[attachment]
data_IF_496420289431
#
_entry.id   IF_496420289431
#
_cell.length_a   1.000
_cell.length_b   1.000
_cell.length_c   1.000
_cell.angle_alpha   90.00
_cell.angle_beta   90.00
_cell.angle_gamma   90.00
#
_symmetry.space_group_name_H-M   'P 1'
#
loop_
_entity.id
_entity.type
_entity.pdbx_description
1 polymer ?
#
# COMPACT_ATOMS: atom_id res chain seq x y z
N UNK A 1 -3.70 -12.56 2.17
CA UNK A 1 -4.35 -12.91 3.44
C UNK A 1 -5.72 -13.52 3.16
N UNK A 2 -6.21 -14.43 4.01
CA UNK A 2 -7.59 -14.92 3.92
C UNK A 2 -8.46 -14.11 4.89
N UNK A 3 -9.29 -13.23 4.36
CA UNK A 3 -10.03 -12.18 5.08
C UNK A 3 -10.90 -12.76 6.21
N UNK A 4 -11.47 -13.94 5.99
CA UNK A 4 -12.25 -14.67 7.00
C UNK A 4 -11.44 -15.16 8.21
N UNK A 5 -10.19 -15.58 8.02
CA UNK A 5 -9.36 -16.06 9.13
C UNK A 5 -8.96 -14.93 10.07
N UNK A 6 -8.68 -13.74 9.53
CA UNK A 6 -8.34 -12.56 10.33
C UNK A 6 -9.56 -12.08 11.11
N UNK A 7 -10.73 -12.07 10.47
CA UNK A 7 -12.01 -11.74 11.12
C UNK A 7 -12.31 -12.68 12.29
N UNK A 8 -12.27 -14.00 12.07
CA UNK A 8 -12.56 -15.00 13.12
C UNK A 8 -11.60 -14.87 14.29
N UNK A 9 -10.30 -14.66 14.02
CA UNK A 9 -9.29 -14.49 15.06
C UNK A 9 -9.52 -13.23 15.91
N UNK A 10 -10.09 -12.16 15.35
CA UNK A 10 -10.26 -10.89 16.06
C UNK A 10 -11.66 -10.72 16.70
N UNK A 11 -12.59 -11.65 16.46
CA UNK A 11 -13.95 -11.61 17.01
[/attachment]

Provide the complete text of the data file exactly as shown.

data_IF_496420289431
#
_entry.id   IF_496420289431
#
_cell.length_a   1.000
_cell.length_b   1.000
_cell.length_c   1.000
_cell.angle_alpha   90.00
_cell.angle_beta   90.00
_cell.angle_gamma   90.00
#
_symmetry.space_group_name_H-M   'P 1'
#
loop_
_entity.id
_entity.type
_entity.pdbx_description
1 polymer ?
#
# COMPACT_ATOMS: atom_id res chain seq x y z
N UNK A 1 -3.70 -12.56 2.17
CA UNK A 1 -4.35 -12.91 3.44
C UNK A 1 -5.72 -13.52 3.16
N UNK A 2 -6.21 -14.43 4.01
CA UNK A 2 -7.59 -14.92 3.92
C UNK A 2 -8.46 -14.11 4.89
N UNK A 3 -9.29 -13.23 4.36
CA UNK A 3 -10.03 -12.18 5.08
C UNK A 3 -10.90 -12.76 6.21
N UNK A 4 -11.47 -13.94 5.99
CA UNK A 4 -12.25 -14.67 7.00
C UNK A 4 -11.44 -15.16 8.21
N UNK A 5 -10.19 -15.58 8.02
CA UNK A 5 -9.36 -16.06 9.13
C UNK A 5 -8.96 -14.93 10.07
N UNK A 6 -8.68 -13.74 9.53
CA UNK A 6 -8.34 -12.56 10.33
C UNK A 6 -9.56 -12.08 11.11
N UNK A 7 -10.73 -12.07 10.47
CA UNK A 7 -12.01 -11.74 11.12
C UNK A 7 -12.31 -12.68 12.29
N UNK A 8 -12.27 -14.00 12.07
CA UNK A 8 -12.56 -15.00 13.12
C UNK A 8 -11.60 -14.87 14.29
N UNK A 9 -10.30 -14.66 14.02
CA UNK A 9 -9.29 -14.49 15.06
C UNK A 9 -9.52 -13.23 15.91
N UNK A 10 -10.09 -12.16 15.35
CA UNK A 10 -10.26 -10.89 16.06
C UNK A 10 -11.66 -10.72 16.70
N UNK A 11 -12.59 -11.65 16.46
CA UNK A 11 -13.95 -11.61 17.01